Not long after, the "turning point" for Plymouth Colony presented itself in the form and face of an unlikely visitor. On a "fair Friday" in the middle of March, a cry was heard, "Indian coming!"4 Walking up the main path of the village, a tall well-built figure clad only in loin cloth boomed out in flawless English, "Welcome!" The startled Pilgrims replied back, "Welcome!" Here was Samoset, a visitor from a northern tribe of Algonquins and a guest of the local chief, Massasoit. The Pilgrims offered him their very best. He ate and was satisfied. He told them of the Patuxets, a fierce and murderous tribe who had lived in the area. Every member had mysteriously died the year before. The Pilgrims heard nothing else from Samoset until he returned the next week with another Indian.
His name was Squanto. The Pilgrims would come to call him "God's Instrument."
Squanto taught the Pilgrims stalking, hunting, fishing, planting, and trapping. Their wonderful friend showed them how to fish for cod by using traps. Soon they were not just fishing, but harvesting this necessary source of nourishment. Fields of corn and pumpkins, vegetables not known in England, supplemented their staples of carrots, onions, and cabbages. Crops were now flourishing because "God's Instrument" taught them to fertilize each row with small fishes.
He showed them which herbs and berries were good to eat and good for medicines. He taught them how to hunt beaver, deer, and turkeys and even how to glean maple syrup from the generous supply of trees. The land of plenty was providing not only needs, but abundance
In November, a full year after their arrival, Governor Bradford called for a day of prayer and thanksgiving:
To set apart this day of Solemn Thanksgiving.that the Lord may behold us as a people offering praise and thereby glorifying Him.5
The Pilgrims invited their new friends for a feast. Chief Massasoit and Squanto came along with 90 braves! Bearing gifts of five dressed deer and a dozen fat wild turkeys, the guests helped with preparations, teaching the Pilgrim women how to make hoecakes from the corn and a tasty pudding with sweet maple syrup. The women showed their guests how to make delicious fruit pies with the bountiful berries. The Indians taught the Pilgrims how to roast corn kernels till they popped fluffy and white popcorn!6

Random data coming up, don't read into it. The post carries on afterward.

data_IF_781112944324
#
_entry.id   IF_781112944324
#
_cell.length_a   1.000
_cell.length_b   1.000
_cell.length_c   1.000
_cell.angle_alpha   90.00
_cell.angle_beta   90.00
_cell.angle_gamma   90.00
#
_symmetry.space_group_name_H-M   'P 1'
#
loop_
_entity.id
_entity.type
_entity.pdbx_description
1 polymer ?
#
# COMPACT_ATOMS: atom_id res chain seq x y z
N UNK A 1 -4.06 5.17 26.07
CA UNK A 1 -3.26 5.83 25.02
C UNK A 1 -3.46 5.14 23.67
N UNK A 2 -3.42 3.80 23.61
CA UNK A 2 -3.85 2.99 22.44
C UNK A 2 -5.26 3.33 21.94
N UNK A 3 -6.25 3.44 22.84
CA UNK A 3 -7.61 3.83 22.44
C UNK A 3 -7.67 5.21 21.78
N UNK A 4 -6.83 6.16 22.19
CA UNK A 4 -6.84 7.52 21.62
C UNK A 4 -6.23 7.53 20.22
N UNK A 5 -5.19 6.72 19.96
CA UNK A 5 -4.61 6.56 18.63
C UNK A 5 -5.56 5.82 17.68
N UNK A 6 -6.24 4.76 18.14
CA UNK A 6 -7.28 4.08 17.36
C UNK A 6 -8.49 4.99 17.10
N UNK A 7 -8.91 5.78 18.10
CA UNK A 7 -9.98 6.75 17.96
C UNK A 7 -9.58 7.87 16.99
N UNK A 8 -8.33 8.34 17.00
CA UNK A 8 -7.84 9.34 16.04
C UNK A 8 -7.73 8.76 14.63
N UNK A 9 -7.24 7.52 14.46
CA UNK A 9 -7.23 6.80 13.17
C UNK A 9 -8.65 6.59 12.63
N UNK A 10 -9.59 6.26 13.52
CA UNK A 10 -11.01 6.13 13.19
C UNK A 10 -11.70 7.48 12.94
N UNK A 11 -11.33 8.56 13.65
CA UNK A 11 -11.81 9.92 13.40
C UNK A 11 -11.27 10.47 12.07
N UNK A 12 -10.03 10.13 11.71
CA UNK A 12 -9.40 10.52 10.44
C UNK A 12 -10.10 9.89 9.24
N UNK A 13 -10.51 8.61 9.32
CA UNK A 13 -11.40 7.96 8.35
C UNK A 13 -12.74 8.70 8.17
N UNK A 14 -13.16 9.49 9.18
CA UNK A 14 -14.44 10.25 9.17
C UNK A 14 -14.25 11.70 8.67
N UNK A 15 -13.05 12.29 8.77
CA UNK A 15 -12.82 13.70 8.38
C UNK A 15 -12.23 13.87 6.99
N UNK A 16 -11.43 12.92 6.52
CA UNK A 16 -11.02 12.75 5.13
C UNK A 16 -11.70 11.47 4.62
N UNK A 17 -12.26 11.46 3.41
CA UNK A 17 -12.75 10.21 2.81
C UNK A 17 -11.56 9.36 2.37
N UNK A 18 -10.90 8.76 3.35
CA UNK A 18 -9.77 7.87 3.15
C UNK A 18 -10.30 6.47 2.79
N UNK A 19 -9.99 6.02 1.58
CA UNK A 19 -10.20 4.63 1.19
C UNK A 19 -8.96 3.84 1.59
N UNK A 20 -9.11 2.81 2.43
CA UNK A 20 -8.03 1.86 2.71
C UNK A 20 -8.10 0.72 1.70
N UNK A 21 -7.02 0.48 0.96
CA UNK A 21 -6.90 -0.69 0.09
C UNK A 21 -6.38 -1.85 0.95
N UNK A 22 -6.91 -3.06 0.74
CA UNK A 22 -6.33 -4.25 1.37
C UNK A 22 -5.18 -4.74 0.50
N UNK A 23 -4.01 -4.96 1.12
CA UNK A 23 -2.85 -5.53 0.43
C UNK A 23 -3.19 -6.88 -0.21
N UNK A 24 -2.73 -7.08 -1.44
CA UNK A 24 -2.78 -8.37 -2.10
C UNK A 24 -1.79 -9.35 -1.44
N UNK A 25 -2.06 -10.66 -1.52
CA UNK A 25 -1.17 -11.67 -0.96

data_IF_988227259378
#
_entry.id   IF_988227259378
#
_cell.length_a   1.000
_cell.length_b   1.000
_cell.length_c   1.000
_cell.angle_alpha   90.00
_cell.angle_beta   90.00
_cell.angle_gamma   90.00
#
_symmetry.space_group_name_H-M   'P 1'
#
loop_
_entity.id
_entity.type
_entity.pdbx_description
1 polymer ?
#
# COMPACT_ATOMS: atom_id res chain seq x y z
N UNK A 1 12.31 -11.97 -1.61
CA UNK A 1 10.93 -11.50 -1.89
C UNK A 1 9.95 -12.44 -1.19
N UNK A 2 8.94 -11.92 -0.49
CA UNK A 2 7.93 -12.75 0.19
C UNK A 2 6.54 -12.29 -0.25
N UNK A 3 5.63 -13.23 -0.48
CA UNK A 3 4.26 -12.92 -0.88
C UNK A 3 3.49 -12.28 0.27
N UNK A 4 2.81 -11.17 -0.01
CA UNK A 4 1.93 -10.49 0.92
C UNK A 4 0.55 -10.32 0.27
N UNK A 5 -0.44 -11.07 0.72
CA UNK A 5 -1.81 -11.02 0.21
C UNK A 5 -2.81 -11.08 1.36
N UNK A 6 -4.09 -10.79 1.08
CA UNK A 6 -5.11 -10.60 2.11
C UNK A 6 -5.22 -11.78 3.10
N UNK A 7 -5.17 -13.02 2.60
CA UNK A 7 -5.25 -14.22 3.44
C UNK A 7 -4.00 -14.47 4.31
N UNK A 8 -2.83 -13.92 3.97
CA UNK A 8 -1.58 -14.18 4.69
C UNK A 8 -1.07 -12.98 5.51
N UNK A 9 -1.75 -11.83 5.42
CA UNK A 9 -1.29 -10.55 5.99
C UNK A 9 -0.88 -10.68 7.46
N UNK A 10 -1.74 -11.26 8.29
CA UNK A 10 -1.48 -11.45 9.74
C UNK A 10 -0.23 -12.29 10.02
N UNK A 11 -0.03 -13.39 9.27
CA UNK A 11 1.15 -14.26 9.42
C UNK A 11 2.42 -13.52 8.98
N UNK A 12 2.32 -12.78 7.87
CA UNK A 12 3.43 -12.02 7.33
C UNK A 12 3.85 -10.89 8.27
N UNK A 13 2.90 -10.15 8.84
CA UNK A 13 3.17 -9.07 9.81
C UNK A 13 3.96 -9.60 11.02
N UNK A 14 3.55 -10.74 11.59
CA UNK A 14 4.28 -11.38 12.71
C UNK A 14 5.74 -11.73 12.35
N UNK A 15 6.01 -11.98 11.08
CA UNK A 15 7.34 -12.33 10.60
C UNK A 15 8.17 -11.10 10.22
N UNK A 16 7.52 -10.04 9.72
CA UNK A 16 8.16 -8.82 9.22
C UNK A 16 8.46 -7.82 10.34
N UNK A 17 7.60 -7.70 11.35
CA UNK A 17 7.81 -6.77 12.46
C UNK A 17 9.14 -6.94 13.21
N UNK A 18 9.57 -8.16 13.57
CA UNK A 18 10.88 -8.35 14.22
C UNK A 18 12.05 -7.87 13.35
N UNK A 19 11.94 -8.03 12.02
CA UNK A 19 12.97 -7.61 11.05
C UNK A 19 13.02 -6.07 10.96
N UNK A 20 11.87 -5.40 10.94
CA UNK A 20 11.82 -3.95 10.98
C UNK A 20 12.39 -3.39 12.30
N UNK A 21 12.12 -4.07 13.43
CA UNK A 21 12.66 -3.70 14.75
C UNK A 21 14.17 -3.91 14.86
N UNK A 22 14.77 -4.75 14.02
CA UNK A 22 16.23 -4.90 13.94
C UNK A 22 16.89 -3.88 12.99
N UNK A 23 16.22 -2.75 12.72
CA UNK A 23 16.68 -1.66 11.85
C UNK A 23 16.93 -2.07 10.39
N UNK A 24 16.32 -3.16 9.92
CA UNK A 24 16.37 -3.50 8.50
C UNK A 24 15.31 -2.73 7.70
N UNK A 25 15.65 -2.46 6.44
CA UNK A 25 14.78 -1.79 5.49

The settlers and their guests participated in games with bow and arrow, musket shooting, foot races, and wrestling matches. With great joy and merriment, the first Thanksgiving lasted three days because Massasoit did not want to go home!
Of Plymouth Plantation is the account of the life of the Pilgrims written by Governor William Bradford. His message is to all generations who would follow the example of those who marked the way:
As one small candle may light a thousand, so the light kindled here has shown unto many, yea in some sort to your whole nation.we have noted these things so that you might see their worth and not negligently lose what your fathers have obtained with so much hardship.
The example of the Pilgrims is ageless and unchanging. Sealed in the collective memory of Americans for four centuries, they are cherished not because of what they preached, but for how they lived. The Pilgrims gave thanks to God not only FOR all things, but IN all things. They achieved something no one or no group of individuals had ever achieved in history. The result would be what Benjamin Franklin would one day call "the Divine Experiment."
The celebration of the holiday of Thanksgiving is basic to who we are as a people. It provides the reasons our nation came to be. Does it have "religious connotations"? The historical record leaves no doubt. This Thanksgiving, as we gather around tables filled to overflowing with the bounty of the most blessed nation in the history of man, let us remember who we were so we may be who we ought.
Deborah Brezina authored a high school curriculum on history, law, and government entitled A Legacy of Liberty. Her book, The Spirit of Churchill, is due out in March.